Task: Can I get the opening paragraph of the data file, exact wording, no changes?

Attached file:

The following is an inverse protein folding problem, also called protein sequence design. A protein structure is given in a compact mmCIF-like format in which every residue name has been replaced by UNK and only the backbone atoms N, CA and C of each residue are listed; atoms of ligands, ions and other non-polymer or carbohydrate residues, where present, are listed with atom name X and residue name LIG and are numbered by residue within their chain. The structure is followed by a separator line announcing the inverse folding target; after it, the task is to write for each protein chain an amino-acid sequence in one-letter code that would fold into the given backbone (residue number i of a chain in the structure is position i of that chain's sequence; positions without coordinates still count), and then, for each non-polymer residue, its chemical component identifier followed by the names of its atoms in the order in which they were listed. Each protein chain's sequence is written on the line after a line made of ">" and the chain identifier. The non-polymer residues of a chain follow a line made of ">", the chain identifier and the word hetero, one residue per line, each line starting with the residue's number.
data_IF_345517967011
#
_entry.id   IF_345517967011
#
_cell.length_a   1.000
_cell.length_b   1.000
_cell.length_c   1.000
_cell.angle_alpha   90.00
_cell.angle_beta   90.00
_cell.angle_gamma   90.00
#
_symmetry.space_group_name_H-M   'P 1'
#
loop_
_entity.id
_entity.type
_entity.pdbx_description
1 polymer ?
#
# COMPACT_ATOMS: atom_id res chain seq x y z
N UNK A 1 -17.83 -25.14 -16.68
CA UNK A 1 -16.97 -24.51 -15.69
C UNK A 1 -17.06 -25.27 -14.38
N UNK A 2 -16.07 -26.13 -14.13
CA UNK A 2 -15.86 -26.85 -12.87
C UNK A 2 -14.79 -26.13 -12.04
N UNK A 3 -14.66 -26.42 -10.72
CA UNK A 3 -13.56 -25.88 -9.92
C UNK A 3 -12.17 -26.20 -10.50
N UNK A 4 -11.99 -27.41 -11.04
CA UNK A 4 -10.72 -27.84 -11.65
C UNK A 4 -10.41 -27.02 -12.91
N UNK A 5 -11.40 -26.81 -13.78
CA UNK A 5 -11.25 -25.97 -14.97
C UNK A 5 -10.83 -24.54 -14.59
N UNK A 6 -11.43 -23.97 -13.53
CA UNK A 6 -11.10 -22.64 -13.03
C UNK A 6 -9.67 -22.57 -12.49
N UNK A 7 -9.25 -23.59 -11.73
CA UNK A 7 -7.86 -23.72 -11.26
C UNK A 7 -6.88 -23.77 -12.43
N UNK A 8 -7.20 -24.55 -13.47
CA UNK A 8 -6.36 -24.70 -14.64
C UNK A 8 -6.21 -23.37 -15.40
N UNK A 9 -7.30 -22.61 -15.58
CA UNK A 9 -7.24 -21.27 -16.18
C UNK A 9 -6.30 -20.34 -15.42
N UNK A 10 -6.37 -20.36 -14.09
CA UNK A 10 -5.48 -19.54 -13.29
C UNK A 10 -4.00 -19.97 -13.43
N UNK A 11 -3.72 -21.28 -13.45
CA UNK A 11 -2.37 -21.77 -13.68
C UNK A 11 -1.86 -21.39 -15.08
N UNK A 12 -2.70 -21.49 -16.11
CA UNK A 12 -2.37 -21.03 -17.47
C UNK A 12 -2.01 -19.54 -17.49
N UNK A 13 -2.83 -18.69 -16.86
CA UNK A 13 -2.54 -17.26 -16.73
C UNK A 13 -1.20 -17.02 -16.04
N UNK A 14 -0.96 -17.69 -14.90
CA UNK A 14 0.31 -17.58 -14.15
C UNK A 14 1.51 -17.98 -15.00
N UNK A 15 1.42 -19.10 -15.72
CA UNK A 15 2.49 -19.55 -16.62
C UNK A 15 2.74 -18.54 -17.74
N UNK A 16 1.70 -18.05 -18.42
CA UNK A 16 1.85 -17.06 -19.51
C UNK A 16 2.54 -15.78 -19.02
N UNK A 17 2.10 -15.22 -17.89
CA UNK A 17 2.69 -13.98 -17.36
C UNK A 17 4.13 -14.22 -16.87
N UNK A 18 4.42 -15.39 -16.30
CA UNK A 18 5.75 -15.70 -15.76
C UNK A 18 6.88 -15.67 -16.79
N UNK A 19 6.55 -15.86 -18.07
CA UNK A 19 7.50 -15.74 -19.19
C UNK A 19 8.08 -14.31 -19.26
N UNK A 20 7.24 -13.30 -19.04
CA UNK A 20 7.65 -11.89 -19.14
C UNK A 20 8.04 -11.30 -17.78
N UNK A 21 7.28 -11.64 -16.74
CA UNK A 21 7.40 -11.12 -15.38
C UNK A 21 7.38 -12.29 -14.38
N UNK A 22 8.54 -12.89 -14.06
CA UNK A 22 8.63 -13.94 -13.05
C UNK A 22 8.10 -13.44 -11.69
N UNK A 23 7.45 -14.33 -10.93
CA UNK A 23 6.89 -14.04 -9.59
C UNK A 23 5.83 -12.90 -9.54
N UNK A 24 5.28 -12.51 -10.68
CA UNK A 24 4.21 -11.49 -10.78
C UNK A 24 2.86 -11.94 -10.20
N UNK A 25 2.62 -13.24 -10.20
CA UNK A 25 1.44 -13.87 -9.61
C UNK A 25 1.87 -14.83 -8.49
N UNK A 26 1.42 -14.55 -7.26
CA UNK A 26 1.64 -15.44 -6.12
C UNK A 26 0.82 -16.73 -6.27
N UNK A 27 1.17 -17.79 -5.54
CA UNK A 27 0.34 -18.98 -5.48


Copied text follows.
The following is an inverse protein folding problem, also called protein sequence design. A protein structure is given in a compact mmCIF-like format in which every residue name has been replaced by UNK and only the backbone atoms N, CA and C of each residue are listed; atoms of ligands, ions and other non-polymer or carbohydrate residues, where present, are listed with atom name X and residue name LIG and are numbered by residue within their chain. The structure is followed by a separator line announcing the inverse folding target; after it, the task is to write for each protein chain an amino-acid sequence in one-letter code that would fold into the given backbone (residue number i of a chain in the structure is position i of that chain's sequence; positions without coordinates still count), and then, for each non-polymer residue, its chemical component identifier followed by the names of its atoms in the order in which they were listed. Each protein chain's sequence is written on the line after a line made of ">" and the chain identifier. The non-polymer residues of a chain follow a line made of ">", the chain identifier and the word hetero, one residue per line, each line starting with the residue's number.